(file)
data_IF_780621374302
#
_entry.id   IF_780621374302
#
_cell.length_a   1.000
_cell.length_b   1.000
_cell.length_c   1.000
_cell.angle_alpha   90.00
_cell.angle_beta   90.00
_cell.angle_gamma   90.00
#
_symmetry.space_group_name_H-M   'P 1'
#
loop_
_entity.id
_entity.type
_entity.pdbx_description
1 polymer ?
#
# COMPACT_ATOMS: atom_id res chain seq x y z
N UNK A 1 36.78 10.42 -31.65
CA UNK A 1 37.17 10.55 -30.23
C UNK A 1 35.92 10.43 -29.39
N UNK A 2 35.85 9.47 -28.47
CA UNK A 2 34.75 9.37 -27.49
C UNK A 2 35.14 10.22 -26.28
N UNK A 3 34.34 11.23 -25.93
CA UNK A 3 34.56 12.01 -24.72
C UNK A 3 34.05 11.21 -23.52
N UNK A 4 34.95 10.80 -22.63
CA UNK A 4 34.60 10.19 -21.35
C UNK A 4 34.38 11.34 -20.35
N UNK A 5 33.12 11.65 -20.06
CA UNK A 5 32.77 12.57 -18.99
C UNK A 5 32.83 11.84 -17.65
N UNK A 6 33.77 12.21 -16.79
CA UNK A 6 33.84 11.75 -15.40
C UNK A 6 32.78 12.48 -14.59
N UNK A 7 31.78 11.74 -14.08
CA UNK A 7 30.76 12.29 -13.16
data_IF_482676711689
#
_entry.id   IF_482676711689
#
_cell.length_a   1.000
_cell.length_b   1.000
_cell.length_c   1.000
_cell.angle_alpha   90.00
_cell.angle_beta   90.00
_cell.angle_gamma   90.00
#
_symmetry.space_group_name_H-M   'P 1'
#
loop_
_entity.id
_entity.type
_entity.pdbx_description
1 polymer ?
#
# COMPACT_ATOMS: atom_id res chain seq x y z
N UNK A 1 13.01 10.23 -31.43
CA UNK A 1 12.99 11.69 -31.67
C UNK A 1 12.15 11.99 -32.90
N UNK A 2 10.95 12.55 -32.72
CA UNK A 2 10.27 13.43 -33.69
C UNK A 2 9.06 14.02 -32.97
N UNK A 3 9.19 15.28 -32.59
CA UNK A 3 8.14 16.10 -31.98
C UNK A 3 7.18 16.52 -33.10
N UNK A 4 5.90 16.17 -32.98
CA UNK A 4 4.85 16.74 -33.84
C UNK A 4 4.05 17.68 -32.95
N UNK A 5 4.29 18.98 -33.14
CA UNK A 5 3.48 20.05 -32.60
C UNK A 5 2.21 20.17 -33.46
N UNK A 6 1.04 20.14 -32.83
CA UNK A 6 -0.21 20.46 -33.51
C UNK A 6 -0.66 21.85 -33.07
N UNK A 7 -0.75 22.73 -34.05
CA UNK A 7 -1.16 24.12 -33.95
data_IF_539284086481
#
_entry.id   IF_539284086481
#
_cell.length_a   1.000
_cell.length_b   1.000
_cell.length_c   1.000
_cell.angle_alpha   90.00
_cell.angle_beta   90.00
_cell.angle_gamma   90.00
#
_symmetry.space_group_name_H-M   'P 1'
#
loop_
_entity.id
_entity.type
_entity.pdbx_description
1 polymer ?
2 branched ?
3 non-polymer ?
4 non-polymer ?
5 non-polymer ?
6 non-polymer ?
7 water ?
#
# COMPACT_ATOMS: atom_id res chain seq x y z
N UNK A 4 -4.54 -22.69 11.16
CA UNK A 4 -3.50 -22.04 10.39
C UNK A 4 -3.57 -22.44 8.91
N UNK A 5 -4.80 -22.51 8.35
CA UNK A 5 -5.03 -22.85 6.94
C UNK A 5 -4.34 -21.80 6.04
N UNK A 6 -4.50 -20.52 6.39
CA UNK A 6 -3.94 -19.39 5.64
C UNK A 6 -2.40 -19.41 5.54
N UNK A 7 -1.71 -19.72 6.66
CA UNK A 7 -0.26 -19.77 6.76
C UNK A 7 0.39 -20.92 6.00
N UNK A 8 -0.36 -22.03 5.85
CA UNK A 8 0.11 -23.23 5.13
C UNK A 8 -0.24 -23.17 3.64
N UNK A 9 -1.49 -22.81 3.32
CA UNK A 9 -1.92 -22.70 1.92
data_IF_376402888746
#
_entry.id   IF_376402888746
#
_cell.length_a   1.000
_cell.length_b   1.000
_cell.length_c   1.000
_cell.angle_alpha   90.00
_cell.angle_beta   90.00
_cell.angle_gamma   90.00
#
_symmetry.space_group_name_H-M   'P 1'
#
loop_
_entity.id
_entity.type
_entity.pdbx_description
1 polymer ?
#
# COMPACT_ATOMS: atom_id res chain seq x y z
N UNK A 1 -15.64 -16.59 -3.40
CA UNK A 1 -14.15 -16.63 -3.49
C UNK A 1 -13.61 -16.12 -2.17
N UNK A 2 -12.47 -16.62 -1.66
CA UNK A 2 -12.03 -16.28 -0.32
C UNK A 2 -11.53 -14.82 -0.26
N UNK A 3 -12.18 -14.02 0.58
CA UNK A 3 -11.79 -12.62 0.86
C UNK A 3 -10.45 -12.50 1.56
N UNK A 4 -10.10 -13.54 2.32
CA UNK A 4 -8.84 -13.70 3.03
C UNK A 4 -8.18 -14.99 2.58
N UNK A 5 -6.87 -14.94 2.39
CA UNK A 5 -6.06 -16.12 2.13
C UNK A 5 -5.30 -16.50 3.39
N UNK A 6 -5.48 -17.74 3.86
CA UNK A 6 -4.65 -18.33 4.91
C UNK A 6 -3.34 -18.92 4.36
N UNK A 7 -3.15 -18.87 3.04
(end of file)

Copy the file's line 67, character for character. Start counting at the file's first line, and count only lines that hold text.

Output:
N UNK A 3 9.19 15.28 -32.59